Sex differences in the disposition of albendazole metabolites in sheep after oral administration of 20mg/kg of netobimin have been studied. Some kinetic parameters of both metabolites show statistical differences between sexes; the sulphoxide and sulphone t(1/2β) and MRT were lower in male animals than in females. Peak concentrations and AUC of sulphone metabolites were higher in males suggesting a greater oxidation rate compared with females. Urine excretion of albendazole metabolites, sulphoxide, sulphone, and amino sulphone appeared to be greater in female sheep than in males, mainly the sulphoxide metabolite. These differences between sexes can be caused by male sexual hormones, because testosterone and progesterone can induce or inhibit the microsomal Cytochrome P450 metabolism. Plasma protein-binding of albendazole sulphoxide and albendazole sulphone has been studied between male and female sheep, also their binding to sheep albumin and globulins. Both albendazole metabolites readily bind to sheep albumin and globulins. Male animals show a significantly lower binding of albendazole metabolites than females. These differences could be responsible for the non-esterified fatty acids (NEFA) present in the plasma. Males have significantly higher plasma levels of NEFA than females and which may compete with albumin for binding to albendazole metabolites. Copyright (C) 1998 Elsevier Science B.V.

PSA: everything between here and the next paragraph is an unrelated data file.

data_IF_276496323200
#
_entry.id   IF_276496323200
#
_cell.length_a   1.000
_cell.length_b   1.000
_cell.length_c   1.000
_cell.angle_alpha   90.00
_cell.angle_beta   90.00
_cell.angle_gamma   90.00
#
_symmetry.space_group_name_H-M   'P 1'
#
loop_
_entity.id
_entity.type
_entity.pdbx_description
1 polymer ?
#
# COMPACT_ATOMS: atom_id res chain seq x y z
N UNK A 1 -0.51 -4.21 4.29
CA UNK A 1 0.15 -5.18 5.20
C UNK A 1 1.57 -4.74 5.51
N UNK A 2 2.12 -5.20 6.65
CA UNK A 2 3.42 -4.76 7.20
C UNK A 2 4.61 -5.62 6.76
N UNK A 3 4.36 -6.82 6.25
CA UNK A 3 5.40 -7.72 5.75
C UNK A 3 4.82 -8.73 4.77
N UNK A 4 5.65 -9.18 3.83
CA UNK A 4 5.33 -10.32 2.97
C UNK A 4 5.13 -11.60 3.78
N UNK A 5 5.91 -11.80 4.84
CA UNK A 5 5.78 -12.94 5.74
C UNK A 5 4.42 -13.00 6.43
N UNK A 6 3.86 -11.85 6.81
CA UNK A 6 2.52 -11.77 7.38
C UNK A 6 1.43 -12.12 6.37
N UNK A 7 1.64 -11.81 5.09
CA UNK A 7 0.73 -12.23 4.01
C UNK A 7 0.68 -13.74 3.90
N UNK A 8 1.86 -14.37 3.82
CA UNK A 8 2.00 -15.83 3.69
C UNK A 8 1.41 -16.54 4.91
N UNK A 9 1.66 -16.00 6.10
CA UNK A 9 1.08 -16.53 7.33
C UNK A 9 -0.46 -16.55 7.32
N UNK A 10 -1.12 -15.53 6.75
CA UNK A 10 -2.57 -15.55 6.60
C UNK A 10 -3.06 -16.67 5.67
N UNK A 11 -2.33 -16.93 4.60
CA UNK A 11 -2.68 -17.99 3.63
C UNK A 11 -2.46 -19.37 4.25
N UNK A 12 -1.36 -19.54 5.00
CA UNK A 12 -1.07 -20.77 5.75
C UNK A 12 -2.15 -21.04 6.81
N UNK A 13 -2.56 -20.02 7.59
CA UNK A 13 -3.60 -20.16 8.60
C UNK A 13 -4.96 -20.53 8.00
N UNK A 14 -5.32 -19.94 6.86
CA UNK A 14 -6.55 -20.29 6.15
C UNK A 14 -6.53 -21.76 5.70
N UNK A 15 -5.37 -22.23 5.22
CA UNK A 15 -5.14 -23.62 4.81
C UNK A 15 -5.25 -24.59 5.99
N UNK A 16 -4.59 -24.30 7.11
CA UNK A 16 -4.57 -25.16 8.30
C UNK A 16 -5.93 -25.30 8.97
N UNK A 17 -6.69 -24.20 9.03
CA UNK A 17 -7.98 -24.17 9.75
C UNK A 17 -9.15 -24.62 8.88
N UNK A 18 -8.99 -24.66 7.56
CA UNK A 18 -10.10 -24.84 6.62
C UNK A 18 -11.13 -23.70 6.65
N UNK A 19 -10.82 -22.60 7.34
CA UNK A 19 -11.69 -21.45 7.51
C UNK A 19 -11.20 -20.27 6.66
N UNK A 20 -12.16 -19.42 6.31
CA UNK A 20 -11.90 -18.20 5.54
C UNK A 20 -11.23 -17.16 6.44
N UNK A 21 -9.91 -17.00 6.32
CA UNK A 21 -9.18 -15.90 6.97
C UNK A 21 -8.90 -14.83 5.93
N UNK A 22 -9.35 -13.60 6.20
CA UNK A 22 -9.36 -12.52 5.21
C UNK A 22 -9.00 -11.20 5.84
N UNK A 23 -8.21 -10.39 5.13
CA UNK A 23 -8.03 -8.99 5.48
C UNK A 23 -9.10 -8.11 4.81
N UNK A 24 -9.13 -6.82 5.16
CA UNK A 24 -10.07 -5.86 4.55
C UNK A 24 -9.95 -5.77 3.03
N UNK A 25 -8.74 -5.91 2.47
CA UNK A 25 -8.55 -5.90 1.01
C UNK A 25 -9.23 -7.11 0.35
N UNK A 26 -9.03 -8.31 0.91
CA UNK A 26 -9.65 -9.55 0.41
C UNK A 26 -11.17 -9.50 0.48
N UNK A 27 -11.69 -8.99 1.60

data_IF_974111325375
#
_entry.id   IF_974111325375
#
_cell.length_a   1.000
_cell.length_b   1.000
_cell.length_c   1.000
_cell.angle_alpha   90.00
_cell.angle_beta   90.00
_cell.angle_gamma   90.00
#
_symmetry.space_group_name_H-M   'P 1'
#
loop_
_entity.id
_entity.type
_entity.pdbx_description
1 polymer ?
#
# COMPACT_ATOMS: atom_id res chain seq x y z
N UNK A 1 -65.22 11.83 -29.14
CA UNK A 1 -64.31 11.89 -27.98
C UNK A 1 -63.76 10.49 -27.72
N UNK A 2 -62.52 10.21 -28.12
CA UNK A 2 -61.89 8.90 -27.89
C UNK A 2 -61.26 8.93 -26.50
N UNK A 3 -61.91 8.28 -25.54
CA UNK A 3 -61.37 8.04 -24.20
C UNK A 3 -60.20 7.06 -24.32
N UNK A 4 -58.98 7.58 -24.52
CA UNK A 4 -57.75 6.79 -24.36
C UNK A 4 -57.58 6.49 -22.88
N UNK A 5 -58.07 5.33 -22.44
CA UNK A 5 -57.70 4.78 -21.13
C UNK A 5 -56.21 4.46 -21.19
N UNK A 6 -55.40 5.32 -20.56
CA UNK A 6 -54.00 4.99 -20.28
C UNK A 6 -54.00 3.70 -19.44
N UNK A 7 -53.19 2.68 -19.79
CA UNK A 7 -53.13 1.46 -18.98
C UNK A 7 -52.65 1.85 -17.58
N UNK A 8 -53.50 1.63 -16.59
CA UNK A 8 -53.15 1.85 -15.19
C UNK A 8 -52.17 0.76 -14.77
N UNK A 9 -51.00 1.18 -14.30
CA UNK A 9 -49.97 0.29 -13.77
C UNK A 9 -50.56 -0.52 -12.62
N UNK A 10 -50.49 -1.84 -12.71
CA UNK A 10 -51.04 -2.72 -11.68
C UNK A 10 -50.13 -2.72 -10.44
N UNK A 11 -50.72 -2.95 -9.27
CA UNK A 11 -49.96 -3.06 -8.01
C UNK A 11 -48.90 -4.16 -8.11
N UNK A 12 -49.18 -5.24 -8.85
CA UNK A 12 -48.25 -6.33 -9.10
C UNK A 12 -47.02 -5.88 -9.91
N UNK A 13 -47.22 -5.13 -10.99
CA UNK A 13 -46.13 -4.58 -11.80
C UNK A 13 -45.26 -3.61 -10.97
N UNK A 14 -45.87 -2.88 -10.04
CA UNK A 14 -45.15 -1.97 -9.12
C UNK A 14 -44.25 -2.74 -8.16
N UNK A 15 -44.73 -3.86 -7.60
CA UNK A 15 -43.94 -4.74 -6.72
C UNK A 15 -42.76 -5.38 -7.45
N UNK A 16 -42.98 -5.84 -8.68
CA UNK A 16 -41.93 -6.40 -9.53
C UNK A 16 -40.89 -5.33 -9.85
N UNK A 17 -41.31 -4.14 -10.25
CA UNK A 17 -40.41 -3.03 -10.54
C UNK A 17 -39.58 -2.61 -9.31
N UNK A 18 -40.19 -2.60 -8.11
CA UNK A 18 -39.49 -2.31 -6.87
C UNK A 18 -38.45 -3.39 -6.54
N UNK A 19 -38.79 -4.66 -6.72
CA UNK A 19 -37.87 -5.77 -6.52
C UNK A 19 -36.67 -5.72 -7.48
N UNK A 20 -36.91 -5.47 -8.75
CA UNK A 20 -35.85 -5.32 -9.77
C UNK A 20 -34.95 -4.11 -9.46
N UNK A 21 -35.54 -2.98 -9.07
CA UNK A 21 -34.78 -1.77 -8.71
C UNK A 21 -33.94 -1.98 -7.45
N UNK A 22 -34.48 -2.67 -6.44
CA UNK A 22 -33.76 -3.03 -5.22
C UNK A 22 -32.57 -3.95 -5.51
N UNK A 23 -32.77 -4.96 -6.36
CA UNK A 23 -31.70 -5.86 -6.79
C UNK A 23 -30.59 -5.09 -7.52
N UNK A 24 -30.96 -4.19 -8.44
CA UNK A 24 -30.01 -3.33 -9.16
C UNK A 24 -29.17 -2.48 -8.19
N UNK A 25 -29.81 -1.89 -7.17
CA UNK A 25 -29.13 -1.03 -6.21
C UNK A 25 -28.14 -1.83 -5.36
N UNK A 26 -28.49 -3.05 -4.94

|Journal||Veterinary Parasitology: Regional Studies and Reports|
|Publication status||Published - 14 Aug 1998|
- Sex differences